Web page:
The clearly identifiable market provided by the ISS is that for regular cargo delivery and return, and crew rotation especially after we retire the shuttle in 2010, but earlier should the capability become available. We want to be able to buy these services from American industry to the fullest extent possible. We believe that when we engage the engine of competition, these services will be provided in a more cost-effective fashion than when the government has to do it. To that end, we have established a commercial crew/cargo project office, and assigned to it the task of stimulating commercial enterprise in space by asking American entrepreneurs to provide innovative, cost effective commercial cargo and crew transportation services to the space station.

NASA does not have a preferred solution. Our requirements will be couched, to the maximum extent possible, in terms of performance objectives, not process. Process requirements which remain will reflect matters of fundamental safety of life and property, or other basic matters. It will not be government "business as usual". If those of you in industry find it to be otherwise, I expect to hear from you on the matter” [Emphasis added]

This and other statements by NASA leadership at the time, with the support of Congress and the National Space Policy, created their Human Space Flight Transition Plan in 2006. In this report it articulates clearly when the formal program for commercial crew and cargo began:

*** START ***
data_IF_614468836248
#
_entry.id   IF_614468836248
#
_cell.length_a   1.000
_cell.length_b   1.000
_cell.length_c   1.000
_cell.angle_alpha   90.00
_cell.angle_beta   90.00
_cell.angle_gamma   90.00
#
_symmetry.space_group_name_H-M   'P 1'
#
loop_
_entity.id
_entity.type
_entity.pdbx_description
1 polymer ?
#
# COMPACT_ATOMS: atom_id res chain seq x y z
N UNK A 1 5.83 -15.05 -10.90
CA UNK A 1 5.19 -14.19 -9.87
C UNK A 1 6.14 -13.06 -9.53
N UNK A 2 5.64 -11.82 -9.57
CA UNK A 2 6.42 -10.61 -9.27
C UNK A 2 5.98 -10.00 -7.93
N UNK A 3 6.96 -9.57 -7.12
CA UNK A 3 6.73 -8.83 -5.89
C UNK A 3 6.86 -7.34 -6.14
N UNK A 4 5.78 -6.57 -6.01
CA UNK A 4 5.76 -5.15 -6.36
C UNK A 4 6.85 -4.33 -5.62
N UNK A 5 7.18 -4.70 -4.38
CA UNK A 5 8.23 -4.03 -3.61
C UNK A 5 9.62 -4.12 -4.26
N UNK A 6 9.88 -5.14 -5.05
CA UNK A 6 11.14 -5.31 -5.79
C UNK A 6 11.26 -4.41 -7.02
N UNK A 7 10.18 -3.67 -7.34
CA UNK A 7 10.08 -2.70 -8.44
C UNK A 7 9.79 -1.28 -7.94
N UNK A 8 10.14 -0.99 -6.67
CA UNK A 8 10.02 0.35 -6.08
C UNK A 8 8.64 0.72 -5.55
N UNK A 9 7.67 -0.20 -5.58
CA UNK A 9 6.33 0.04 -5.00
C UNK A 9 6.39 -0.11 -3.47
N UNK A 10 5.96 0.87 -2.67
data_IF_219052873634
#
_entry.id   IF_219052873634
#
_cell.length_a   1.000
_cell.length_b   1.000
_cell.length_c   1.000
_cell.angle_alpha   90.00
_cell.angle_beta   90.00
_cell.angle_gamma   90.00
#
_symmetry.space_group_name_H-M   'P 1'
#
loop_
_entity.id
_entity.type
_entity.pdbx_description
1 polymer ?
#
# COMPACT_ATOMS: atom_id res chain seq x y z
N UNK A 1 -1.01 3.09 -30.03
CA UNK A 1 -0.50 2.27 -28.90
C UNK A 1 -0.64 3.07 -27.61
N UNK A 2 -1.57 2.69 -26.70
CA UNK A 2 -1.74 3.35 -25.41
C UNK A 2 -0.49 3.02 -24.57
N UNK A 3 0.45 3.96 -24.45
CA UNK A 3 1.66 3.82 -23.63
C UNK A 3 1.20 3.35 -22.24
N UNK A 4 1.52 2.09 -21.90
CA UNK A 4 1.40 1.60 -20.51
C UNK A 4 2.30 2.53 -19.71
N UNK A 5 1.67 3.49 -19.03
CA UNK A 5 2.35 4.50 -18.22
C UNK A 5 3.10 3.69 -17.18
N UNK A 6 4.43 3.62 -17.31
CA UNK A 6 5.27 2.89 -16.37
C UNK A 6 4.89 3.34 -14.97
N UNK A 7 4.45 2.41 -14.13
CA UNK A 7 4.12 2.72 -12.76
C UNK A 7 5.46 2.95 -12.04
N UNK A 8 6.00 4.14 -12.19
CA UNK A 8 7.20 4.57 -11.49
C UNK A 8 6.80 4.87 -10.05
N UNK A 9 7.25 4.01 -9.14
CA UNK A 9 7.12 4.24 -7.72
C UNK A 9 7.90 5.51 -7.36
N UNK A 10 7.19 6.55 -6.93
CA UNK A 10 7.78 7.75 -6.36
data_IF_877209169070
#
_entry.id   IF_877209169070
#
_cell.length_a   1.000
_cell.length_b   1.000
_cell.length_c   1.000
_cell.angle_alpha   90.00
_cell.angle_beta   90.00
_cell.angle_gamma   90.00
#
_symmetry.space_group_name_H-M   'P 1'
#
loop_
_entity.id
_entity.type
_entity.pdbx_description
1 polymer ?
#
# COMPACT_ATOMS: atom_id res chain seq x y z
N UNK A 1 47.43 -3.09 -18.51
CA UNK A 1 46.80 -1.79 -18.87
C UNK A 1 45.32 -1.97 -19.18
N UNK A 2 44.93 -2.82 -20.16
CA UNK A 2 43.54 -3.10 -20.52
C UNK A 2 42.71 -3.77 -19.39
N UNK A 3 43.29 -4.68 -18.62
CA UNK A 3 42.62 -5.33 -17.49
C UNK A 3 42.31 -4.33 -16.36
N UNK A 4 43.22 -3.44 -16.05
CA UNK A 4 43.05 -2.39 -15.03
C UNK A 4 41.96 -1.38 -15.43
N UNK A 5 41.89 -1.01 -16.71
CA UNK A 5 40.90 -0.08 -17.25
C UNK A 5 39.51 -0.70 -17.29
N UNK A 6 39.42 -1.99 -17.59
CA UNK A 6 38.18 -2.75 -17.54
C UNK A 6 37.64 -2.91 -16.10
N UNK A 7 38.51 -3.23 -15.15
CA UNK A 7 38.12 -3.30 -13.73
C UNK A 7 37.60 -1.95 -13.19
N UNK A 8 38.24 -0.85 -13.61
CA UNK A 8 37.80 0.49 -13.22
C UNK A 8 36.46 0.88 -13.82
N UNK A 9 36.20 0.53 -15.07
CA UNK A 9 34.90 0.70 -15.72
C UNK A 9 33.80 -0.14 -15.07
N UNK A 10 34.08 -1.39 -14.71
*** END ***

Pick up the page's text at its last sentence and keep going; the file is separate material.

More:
“COTS is a NASA project to stimulate commercial enterprises in space, open new markets, and challenge private industry to provide commercial delivery of crew and cargo to the ISS. The precursor studies for this project were initiated in February 2004 with the project formally commencing in October of 2005”.

While the path to commercial crew and cargo and the development of commercial development of ISS and LEO has been essentially bipartisan, the majority of the legislation have been sponsored by Republican members of Congress and signed and enacted under administrations of both parties. It’s important to note the historical development of the policies and legislative history of commercial crew and cargo as we go into the election. The space policy of the United States government in both the legislative and executive branches have supported commercialization and economic development of near-Earth space; it’s not something new that was created under the vision and leadership of one President or Congress in the last three years. It has taken years of work between the legislative and executive branches, teaming with the entrepreneurial spirit of the American space industry, to get to where we are today and where we hope to go in the future.